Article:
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9 kids' gardening projects
Grow a pizza garden
Grow a pizza garden. Plant tomatoes, peppers, herbs, garlic, onions, and spinach. For even more fun, create a round garden, divide it into slices like a pizza, and plant a different ingredient in each slice. (If only you could find a pepperoni plant!)
Create a vine-covered teepee
Create a vine-covered teepee. Gather several 7- to 8-foot-long sticks about 1 1/2 inches in diameter. Bind them together with wire about 10 inches from the top. Form a teepee and drive the bottom ends into the ground. Secure partway up by wrapping with thin willow rods or wire. Plant quick-growing vines like beans or clematis next to each stick. Soon your kids will have a shady hide-out!
Grow a sunflower fort
Grow a sunflower fort. Plant tall sunflowers close together in a square or circular shape large enough to create fort "walls" for your children. Leave a 2-foot space for a doorway. The sunflowers will quickly grow taller than the children, creating a wonderful secret fort! Bring in a picnic blanket or tiny table and chairs, and let the fun begin!
Contain their excitement
Contain their excitement. Container gardens are perfect for kids. They can just sit down on the patio, scoop dirt into a container, and add their favorite seeds or plants. Each child can create his or her own container garden. Try kid-friendly vegetables like cherry tomatoes and carrots, or let them choose flowers in their favorite colors.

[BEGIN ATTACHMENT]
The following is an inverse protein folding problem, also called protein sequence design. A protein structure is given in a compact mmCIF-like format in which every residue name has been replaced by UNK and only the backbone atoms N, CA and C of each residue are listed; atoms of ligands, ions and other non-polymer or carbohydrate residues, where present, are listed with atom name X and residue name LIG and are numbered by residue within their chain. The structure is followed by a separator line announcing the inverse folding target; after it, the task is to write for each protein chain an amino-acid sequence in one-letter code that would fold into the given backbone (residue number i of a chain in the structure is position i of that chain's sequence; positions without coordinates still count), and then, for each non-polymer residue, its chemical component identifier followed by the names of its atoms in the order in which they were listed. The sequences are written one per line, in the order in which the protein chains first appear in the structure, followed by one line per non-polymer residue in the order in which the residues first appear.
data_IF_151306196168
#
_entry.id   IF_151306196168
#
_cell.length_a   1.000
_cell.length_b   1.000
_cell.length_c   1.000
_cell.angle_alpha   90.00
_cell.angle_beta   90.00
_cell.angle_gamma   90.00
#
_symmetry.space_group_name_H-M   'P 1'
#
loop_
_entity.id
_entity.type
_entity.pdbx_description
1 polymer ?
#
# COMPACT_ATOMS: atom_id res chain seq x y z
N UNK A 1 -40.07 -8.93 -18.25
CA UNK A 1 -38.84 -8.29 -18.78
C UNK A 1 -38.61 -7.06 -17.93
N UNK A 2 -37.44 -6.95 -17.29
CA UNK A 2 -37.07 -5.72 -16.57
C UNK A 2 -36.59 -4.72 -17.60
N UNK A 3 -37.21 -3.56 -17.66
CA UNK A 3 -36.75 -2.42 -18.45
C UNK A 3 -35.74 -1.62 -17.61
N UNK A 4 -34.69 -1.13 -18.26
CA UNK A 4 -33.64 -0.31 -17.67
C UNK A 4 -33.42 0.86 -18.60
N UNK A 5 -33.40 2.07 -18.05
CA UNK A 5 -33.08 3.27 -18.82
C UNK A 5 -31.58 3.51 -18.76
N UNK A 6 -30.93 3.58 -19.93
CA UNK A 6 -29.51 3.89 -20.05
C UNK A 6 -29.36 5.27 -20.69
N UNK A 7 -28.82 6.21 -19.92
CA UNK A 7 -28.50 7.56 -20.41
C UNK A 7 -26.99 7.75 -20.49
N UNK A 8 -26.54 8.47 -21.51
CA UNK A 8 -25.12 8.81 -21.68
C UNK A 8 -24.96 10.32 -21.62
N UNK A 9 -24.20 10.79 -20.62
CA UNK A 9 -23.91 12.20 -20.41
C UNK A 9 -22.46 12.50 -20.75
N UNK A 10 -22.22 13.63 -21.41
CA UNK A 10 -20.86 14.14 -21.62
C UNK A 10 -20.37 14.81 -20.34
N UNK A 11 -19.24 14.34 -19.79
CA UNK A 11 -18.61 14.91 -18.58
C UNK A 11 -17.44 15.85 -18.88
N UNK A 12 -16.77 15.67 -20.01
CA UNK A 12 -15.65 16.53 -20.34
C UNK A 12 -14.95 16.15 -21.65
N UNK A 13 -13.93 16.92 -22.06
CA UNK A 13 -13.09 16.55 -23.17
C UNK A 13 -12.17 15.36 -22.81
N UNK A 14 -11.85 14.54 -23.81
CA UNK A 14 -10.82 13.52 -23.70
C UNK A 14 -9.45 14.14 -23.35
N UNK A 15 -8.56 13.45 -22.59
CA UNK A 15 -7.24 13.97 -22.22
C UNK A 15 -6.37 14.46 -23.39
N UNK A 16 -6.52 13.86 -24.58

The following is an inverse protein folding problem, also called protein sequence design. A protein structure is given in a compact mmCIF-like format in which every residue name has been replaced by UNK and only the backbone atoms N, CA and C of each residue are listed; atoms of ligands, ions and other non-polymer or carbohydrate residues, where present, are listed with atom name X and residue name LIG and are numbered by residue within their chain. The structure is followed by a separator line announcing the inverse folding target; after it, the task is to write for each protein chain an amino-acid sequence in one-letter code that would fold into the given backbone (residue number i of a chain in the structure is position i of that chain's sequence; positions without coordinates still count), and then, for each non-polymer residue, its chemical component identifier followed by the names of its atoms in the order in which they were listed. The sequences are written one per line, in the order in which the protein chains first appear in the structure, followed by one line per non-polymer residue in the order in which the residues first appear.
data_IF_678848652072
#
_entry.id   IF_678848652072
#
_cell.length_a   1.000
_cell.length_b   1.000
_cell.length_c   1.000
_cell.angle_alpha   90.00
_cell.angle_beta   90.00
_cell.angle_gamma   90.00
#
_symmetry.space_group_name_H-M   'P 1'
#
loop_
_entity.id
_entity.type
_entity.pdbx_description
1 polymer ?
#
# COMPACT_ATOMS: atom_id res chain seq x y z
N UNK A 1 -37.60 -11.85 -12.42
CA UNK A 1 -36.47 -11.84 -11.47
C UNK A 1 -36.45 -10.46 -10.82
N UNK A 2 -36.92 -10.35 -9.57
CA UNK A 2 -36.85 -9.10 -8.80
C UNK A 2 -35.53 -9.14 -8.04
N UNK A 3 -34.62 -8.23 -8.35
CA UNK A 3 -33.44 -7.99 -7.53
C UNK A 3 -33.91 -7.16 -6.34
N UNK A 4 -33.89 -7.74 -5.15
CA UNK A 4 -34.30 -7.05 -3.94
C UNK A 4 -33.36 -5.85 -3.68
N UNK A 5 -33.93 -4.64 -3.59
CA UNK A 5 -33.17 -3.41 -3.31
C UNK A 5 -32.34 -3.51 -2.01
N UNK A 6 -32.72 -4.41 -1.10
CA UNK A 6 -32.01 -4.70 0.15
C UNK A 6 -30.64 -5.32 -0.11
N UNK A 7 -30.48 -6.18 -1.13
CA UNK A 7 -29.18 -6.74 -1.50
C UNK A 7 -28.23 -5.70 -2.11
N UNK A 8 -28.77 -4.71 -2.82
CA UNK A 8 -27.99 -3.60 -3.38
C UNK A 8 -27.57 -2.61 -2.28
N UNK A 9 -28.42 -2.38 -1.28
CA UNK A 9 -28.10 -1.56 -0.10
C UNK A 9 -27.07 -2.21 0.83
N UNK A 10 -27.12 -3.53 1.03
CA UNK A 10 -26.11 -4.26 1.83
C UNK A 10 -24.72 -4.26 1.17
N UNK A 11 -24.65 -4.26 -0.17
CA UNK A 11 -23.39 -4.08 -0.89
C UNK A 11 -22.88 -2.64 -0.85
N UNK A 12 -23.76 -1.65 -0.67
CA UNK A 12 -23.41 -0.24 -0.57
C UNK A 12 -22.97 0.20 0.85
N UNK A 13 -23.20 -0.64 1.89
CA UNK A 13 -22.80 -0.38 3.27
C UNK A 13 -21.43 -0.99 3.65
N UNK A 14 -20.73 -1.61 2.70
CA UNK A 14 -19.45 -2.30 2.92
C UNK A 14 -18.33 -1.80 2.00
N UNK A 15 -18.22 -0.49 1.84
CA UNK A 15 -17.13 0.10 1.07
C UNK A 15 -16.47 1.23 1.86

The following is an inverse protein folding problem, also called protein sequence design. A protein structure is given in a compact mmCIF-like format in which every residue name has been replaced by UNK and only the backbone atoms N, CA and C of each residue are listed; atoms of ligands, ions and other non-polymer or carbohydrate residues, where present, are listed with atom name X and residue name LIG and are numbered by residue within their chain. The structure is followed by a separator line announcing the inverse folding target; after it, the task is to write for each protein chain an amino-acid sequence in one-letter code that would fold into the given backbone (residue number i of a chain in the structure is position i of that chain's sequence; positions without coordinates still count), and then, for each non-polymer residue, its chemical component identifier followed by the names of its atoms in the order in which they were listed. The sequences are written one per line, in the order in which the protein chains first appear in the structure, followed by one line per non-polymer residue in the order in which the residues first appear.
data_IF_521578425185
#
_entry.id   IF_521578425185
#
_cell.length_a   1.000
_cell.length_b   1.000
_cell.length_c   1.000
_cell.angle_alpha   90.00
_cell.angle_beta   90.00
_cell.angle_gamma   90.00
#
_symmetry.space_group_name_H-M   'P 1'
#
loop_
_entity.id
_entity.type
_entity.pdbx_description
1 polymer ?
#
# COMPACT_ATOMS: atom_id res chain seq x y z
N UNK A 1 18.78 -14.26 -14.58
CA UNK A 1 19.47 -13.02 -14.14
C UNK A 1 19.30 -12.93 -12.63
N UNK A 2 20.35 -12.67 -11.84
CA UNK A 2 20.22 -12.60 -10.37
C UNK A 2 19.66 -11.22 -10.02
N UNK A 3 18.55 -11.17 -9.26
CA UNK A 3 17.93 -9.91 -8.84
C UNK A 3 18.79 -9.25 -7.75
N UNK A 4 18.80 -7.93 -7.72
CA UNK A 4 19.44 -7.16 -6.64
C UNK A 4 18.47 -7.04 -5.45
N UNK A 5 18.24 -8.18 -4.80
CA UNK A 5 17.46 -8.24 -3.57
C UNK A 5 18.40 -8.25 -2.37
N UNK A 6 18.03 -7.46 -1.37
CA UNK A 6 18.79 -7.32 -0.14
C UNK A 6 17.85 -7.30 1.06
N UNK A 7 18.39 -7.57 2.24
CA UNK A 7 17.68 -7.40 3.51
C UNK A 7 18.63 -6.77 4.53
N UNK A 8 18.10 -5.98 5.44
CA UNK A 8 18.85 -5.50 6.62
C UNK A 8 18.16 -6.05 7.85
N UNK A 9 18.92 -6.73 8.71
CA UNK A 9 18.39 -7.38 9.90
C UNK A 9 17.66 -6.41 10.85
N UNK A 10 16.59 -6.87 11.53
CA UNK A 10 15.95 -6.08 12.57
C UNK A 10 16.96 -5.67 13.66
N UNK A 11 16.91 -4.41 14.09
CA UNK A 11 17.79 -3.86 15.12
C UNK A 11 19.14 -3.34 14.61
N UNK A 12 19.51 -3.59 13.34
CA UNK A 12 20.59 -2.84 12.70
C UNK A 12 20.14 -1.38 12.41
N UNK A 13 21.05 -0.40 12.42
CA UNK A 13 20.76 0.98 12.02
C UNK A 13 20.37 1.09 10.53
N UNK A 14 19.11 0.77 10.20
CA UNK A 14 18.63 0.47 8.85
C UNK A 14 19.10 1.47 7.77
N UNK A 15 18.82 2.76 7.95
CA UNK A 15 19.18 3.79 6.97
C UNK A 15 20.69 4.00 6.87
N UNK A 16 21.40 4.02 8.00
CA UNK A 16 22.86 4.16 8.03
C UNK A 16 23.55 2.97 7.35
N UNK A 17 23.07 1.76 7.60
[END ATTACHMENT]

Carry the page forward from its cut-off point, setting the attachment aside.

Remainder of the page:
Plant a "Three Sisters" garden
Plant a "Three Sisters" garden. Native Americans planted corn, beans, and squash together. Plant corn on top of a foot-tall mound of soil. When it gets about 6 inches tall, plant pole beans around the middle of the mound and squash around the bottom. The beans put nitrogen into the soil, which the corn needs. The corn acts as support poles for the beans, and the squash provides a living mulch.
Go BIG (or small)
Go BIG (or small). Kids get a kick out of vegetables and flowers that are super-sized or teeny-tiny. Plant dinner-plate dahlias, mammoth sunflowers, long pole beans, giant pumpkins, or walking-stick cabbages that grow 7-foot-tall stems. On the flipside, try baby beets, Bambino egg plants, tiny Parmex carrots, mini squash and pumpkins, and cherry tomatoes.
Welcome butterflies and hummingbirds
Welcome winged friends. Cosmos, zinnias, verbena, fuschia, and cleome are easy-to-grow annuals that attract hummingbirds and butterflies. Butterflies are especially fond of butterfly bush and purple coneflowers. Bee balm is a hardy perennial that hummers find hard to resist. Hummingbirds are particularly attracted to red-hued flowers like geraniums, petunias, pineapple sage, and impatiens.
Get crafty! Kids love crafts, and it's so fun to exhibit their artwork in the garden! Let kids paint their own pots for a colorful container garden. They can also create fun plant markers with popsicle sticks. Stepping stones are a perfect project for kids: pour plaster or cement into a mold or oiled cake pan, and let kids add shells and pretty rocks, handprints, or whatever they like! While they're at it, have them create a welcome sign for the garden gate!
Take note. Encourage kids to create a garden journal. They can keep track of planting, sprouting, and harvest dates, plus note the kinds of insects they find on and around their plants. Include information on watering and the weather. They can draw pictures of the different stages of growth, and include photos of themselves with their plants. For high-tech journaling, help your kids create their own gardening blog!